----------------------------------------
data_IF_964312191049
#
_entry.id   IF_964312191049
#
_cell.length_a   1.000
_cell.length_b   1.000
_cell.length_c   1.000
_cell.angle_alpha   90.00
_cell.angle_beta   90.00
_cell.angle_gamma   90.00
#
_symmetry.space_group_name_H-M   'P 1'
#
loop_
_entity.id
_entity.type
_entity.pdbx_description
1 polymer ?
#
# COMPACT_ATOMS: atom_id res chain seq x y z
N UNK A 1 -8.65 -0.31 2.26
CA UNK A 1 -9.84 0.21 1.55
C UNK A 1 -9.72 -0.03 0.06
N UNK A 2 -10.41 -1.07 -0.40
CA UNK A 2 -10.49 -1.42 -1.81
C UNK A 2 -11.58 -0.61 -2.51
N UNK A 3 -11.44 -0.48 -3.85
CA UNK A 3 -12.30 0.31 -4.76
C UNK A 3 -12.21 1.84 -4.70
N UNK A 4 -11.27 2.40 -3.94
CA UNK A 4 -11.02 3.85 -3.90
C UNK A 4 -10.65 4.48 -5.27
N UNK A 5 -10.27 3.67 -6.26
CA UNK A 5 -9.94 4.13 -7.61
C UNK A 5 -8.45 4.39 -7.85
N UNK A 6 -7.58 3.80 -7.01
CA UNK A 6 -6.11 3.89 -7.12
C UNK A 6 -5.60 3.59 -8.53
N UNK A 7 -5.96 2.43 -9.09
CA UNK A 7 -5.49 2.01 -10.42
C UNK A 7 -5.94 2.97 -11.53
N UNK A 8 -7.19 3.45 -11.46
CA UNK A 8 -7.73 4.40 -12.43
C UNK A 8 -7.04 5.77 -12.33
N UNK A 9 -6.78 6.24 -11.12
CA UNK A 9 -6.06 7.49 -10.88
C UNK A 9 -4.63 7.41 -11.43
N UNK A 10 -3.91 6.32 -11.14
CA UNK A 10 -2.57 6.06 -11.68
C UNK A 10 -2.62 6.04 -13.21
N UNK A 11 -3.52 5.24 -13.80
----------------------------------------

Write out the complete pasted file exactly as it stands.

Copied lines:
data_IF_964312191049
#
_entry.id   IF_964312191049
#
_cell.length_a   1.000
_cell.length_b   1.000
_cell.length_c   1.000
_cell.angle_alpha   90.00
_cell.angle_beta   90.00
_cell.angle_gamma   90.00
#
_symmetry.space_group_name_H-M   'P 1'
#
loop_
_entity.id
_entity.type
_entity.pdbx_description
1 polymer ?
#
# COMPACT_ATOMS: atom_id res chain seq x y z
N UNK A 1 -8.65 -0.31 2.26
CA UNK A 1 -9.84 0.21 1.55
C UNK A 1 -9.72 -0.03 0.06
N UNK A 2 -10.41 -1.07 -0.40
CA UNK A 2 -10.49 -1.42 -1.81
C UNK A 2 -11.58 -0.61 -2.51
N UNK A 3 -11.44 -0.48 -3.85
CA UNK A 3 -12.30 0.31 -4.76
C UNK A 3 -12.21 1.84 -4.70
N UNK A 4 -11.27 2.40 -3.94
CA UNK A 4 -11.02 3.85 -3.90
C UNK A 4 -10.65 4.48 -5.27
N UNK A 5 -10.27 3.67 -6.26
CA UNK A 5 -9.94 4.13 -7.61
C UNK A 5 -8.45 4.39 -7.85
N UNK A 6 -7.58 3.80 -7.01
CA UNK A 6 -6.11 3.89 -7.12
C UNK A 6 -5.60 3.59 -8.53
N UNK A 7 -5.96 2.43 -9.09
CA UNK A 7 -5.49 2.01 -10.42
C UNK A 7 -5.94 2.97 -11.53
N UNK A 8 -7.19 3.45 -11.46
CA UNK A 8 -7.73 4.40 -12.43
C UNK A 8 -7.04 5.77 -12.33
N UNK A 9 -6.78 6.24 -11.12
CA UNK A 9 -6.06 7.49 -10.88
C UNK A 9 -4.63 7.41 -11.43
N UNK A 10 -3.91 6.32 -11.14
CA UNK A 10 -2.57 6.06 -11.68
C UNK A 10 -2.62 6.04 -13.21
N UNK A 11 -3.52 5.24 -13.80